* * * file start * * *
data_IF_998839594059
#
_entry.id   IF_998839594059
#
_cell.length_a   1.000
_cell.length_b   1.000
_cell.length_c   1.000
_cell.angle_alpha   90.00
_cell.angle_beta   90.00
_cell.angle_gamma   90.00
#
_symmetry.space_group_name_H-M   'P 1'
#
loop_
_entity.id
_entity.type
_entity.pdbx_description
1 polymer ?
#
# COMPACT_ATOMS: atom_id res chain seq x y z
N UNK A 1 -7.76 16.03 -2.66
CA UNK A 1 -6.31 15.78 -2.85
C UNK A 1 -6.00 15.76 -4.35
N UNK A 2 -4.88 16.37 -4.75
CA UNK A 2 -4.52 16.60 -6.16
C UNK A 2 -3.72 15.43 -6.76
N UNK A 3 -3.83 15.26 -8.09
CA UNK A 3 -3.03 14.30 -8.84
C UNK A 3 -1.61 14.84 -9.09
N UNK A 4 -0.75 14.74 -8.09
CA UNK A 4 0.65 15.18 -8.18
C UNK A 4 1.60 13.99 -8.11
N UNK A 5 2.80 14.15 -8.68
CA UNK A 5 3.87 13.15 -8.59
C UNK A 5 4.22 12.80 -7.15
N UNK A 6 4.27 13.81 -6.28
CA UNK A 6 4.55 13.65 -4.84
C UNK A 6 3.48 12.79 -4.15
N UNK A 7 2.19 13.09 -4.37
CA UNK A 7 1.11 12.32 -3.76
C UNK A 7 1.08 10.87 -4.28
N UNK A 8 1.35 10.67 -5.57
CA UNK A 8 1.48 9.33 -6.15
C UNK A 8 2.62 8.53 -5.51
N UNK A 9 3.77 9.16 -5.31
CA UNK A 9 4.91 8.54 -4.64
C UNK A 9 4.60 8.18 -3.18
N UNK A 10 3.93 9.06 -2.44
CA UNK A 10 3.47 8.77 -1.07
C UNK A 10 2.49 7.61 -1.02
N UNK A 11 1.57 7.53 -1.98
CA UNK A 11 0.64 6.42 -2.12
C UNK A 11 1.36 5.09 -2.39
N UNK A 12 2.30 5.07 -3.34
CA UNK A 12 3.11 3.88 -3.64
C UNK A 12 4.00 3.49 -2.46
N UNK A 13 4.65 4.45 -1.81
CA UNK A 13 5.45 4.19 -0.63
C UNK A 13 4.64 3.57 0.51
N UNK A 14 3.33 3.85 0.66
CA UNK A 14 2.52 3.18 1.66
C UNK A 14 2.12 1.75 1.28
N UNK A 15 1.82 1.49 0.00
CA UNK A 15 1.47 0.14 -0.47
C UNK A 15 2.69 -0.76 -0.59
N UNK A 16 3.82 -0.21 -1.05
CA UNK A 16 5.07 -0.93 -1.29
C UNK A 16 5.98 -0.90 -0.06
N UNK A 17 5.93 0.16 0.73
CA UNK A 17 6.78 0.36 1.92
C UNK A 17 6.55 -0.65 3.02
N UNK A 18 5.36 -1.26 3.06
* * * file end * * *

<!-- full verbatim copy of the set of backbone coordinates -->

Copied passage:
data_IF_998839594059
#
_entry.id   IF_998839594059
#
_cell.length_a   1.000
_cell.length_b   1.000
_cell.length_c   1.000
_cell.angle_alpha   90.00
_cell.angle_beta   90.00
_cell.angle_gamma   90.00
#
_symmetry.space_group_name_H-M   'P 1'
#
loop_
_entity.id
_entity.type
_entity.pdbx_description
1 polymer ?
#
# COMPACT_ATOMS: atom_id res chain seq x y z
N UNK A 1 -7.76 16.03 -2.66
CA UNK A 1 -6.31 15.78 -2.85
C UNK A 1 -6.00 15.76 -4.35
N UNK A 2 -4.88 16.37 -4.75
CA UNK A 2 -4.52 16.60 -6.16
C UNK A 2 -3.72 15.43 -6.76
N UNK A 3 -3.83 15.26 -8.09
CA UNK A 3 -3.03 14.30 -8.84
C UNK A 3 -1.61 14.84 -9.09
N UNK A 4 -0.75 14.74 -8.09
CA UNK A 4 0.65 15.18 -8.18
C UNK A 4 1.60 13.99 -8.11
N UNK A 5 2.80 14.15 -8.68
CA UNK A 5 3.87 13.15 -8.59
C UNK A 5 4.22 12.80 -7.15
N UNK A 6 4.27 13.81 -6.28
CA UNK A 6 4.55 13.65 -4.84
C UNK A 6 3.48 12.79 -4.15
N UNK A 7 2.19 13.09 -4.37
CA UNK A 7 1.11 12.32 -3.76
C UNK A 7 1.08 10.87 -4.28
N UNK A 8 1.35 10.67 -5.57
CA UNK A 8 1.48 9.33 -6.15
C UNK A 8 2.62 8.53 -5.51
N UNK A 9 3.77 9.16 -5.31
CA UNK A 9 4.91 8.54 -4.64
C UNK A 9 4.60 8.18 -3.18
N UNK A 10 3.93 9.06 -2.44
CA UNK A 10 3.47 8.77 -1.07
C UNK A 10 2.49 7.61 -1.02
N UNK A 11 1.57 7.53 -1.98
CA UNK A 11 0.64 6.42 -2.12
C UNK A 11 1.36 5.09 -2.39
N UNK A 12 2.30 5.07 -3.34
CA UNK A 12 3.11 3.88 -3.64
C UNK A 12 4.00 3.49 -2.46
N UNK A 13 4.65 4.45 -1.81
CA UNK A 13 5.45 4.19 -0.63
C UNK A 13 4.64 3.57 0.51
N UNK A 14 3.33 3.85 0.66
CA UNK A 14 2.52 3.18 1.66
C UNK A 14 2.12 1.75 1.28
N UNK A 15 1.82 1.49 0.00
CA UNK A 15 1.47 0.14 -0.47
C UNK A 15 2.69 -0.76 -0.59
N UNK A 16 3.82 -0.21 -1.05
CA UNK A 16 5.07 -0.93 -1.29
C UNK A 16 5.98 -0.90 -0.06
N UNK A 17 5.93 0.16 0.73
CA UNK A 17 6.78 0.36 1.92
C UNK A 17 6.55 -0.65 3.02
N UNK A 18 5.36 -1.26 3.06